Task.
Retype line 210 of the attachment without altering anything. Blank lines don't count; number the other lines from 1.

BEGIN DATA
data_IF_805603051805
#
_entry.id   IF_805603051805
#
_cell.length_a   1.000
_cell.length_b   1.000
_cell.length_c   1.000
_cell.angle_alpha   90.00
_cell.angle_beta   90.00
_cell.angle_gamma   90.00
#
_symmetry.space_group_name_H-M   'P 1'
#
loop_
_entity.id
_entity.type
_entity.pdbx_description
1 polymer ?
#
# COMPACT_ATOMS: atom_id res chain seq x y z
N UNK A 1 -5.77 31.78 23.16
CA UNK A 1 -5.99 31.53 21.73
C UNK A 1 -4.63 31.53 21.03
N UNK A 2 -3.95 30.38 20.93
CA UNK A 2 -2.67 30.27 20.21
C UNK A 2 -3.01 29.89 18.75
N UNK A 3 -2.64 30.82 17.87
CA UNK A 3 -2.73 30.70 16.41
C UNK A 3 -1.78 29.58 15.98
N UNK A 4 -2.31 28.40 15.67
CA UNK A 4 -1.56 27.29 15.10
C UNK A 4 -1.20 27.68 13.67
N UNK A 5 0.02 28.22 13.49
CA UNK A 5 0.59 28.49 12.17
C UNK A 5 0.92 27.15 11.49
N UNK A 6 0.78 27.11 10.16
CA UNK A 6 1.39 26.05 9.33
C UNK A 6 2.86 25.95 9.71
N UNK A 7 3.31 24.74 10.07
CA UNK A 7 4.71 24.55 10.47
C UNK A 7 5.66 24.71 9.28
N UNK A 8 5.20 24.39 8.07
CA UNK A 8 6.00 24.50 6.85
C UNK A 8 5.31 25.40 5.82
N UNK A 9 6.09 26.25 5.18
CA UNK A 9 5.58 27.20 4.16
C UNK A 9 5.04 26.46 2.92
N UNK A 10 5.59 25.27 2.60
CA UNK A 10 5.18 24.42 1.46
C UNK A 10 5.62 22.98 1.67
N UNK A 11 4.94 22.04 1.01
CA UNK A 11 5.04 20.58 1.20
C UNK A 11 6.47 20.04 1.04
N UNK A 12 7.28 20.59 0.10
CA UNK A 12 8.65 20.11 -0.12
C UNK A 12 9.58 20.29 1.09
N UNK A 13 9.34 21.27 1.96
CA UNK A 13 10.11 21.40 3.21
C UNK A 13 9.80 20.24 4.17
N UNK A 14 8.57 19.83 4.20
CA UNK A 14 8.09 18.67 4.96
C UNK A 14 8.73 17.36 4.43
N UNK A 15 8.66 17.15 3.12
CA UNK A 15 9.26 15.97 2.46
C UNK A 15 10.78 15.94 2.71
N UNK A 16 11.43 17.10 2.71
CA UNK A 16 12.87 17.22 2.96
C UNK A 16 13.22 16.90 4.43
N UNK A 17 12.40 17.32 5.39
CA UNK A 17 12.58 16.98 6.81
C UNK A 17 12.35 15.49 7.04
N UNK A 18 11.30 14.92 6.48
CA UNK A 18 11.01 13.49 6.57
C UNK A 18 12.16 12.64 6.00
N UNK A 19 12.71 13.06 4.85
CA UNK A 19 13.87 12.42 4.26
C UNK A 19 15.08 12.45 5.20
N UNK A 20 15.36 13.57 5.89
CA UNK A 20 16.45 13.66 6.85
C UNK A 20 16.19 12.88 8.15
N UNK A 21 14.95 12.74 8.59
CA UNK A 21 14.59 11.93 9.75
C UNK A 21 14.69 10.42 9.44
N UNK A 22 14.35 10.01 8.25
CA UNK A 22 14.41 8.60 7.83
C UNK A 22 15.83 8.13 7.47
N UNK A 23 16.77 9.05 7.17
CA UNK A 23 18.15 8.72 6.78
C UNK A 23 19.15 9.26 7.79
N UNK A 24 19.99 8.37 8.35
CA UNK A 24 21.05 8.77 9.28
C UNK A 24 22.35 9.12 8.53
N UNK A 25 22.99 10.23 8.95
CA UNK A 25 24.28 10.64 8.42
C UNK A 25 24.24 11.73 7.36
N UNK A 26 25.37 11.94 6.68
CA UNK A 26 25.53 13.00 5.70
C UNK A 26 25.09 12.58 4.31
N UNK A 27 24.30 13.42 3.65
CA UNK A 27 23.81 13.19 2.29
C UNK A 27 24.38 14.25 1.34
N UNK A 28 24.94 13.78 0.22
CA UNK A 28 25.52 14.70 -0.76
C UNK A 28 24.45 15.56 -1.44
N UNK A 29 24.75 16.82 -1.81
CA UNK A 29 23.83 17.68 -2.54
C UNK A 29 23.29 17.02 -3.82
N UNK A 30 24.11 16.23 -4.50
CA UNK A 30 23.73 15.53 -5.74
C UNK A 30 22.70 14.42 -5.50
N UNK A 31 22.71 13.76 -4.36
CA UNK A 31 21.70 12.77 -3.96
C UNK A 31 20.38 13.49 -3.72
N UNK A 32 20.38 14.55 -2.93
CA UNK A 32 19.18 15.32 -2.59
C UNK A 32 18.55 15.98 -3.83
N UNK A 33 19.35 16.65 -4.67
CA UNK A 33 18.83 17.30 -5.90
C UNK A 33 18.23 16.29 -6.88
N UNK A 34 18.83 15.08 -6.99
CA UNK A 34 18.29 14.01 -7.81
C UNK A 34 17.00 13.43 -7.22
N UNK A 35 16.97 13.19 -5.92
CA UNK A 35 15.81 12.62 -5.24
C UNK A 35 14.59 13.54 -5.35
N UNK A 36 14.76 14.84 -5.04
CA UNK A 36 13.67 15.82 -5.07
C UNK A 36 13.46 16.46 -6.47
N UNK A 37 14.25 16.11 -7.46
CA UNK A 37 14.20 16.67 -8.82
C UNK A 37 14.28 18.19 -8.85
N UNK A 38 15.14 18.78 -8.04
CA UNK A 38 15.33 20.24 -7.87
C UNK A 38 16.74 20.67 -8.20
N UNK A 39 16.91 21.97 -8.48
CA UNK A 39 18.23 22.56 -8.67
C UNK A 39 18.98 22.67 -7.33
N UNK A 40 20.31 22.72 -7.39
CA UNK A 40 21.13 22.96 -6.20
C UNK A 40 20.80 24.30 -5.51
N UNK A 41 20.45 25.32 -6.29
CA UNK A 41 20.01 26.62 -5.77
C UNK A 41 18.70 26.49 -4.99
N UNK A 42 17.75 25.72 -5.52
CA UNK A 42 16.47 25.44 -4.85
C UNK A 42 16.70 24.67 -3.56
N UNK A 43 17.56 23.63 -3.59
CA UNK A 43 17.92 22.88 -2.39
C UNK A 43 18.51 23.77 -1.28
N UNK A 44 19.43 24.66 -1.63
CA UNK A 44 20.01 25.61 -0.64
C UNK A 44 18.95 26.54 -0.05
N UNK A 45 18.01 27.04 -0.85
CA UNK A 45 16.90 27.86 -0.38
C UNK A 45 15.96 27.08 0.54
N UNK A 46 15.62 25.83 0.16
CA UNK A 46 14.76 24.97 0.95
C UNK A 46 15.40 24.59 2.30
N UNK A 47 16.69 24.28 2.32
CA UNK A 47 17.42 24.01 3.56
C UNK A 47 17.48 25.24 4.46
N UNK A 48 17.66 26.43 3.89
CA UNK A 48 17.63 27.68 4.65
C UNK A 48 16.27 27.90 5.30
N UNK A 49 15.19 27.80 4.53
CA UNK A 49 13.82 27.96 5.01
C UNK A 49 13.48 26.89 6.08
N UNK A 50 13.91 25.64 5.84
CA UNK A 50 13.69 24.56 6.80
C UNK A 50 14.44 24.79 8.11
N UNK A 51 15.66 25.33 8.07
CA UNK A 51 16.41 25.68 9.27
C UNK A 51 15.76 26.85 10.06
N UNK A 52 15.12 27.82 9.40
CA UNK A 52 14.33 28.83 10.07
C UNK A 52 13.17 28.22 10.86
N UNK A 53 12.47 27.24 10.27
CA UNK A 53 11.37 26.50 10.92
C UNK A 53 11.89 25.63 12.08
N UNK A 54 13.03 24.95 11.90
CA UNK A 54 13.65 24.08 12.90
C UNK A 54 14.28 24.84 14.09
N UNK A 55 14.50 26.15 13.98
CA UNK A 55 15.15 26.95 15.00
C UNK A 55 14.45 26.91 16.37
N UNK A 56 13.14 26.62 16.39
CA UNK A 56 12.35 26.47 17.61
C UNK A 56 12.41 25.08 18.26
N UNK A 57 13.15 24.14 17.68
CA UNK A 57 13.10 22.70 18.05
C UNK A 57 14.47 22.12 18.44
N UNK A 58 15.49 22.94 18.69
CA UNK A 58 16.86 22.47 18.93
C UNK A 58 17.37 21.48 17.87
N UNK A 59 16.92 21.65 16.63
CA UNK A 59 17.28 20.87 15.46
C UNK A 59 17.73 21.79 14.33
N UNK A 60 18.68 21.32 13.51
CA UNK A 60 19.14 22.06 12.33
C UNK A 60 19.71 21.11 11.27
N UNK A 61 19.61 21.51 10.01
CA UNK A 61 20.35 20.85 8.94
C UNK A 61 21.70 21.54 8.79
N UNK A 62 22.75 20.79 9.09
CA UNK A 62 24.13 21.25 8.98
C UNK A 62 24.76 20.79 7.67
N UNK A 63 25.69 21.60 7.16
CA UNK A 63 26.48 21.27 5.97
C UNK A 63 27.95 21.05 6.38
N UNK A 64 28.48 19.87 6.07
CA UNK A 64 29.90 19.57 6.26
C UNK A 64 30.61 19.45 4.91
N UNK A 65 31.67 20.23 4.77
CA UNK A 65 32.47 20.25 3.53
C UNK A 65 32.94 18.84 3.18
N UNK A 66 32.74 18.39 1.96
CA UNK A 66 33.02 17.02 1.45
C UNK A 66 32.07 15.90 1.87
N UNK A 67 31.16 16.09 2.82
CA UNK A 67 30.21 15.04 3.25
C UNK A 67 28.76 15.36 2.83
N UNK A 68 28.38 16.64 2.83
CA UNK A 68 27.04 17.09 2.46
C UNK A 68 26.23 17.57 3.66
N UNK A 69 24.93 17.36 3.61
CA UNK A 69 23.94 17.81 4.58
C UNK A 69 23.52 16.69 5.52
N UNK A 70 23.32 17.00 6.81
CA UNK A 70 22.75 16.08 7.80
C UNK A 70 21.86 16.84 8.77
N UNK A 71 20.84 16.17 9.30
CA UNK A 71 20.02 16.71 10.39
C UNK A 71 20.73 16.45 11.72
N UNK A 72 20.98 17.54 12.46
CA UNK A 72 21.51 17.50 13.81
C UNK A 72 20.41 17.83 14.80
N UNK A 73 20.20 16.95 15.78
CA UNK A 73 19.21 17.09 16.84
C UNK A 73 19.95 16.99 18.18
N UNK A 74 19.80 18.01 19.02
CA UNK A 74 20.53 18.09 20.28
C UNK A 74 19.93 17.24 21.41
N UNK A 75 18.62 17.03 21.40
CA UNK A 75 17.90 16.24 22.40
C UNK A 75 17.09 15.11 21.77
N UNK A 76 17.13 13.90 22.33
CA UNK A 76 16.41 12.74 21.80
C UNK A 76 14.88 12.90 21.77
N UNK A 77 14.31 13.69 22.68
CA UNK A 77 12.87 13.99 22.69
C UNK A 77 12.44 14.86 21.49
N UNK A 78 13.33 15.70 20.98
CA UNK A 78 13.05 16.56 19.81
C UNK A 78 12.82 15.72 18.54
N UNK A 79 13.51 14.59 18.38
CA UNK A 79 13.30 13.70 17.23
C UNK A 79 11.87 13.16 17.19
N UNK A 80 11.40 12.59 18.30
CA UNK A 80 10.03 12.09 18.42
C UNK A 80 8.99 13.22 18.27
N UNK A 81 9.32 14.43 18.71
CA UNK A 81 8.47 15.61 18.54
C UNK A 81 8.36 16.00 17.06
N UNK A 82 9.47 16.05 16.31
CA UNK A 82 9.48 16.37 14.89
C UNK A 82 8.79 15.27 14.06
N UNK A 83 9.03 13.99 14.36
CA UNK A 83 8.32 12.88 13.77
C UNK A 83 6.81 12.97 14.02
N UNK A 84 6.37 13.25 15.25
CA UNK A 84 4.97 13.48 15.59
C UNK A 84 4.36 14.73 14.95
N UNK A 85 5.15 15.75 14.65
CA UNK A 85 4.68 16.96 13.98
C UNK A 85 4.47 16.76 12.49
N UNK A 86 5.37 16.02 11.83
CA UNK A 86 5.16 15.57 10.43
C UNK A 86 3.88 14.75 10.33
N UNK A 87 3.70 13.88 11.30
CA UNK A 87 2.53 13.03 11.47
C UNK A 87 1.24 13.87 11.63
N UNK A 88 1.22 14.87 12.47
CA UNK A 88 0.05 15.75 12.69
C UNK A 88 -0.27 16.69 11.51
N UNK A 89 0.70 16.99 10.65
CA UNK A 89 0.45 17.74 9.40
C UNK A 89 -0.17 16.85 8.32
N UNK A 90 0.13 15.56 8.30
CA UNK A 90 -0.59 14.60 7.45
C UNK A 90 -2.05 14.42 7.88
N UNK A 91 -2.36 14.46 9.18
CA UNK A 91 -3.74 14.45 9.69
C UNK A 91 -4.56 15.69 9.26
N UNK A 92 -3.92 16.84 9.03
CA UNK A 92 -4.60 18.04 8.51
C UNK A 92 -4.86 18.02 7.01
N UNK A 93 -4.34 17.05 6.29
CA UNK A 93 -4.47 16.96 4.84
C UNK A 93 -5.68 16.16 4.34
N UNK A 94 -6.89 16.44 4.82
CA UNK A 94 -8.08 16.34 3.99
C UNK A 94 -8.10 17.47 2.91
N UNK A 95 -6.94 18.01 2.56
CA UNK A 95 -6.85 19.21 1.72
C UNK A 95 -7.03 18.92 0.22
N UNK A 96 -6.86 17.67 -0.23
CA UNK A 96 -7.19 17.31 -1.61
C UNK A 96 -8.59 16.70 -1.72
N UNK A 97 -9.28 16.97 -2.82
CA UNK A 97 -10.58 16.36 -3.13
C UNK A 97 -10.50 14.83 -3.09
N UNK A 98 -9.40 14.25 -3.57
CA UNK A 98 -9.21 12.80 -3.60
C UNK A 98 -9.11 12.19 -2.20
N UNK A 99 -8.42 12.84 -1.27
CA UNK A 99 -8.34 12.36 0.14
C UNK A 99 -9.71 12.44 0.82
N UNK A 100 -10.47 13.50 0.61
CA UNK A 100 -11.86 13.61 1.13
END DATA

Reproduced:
N UNK A 64 28.48 19.87 6.07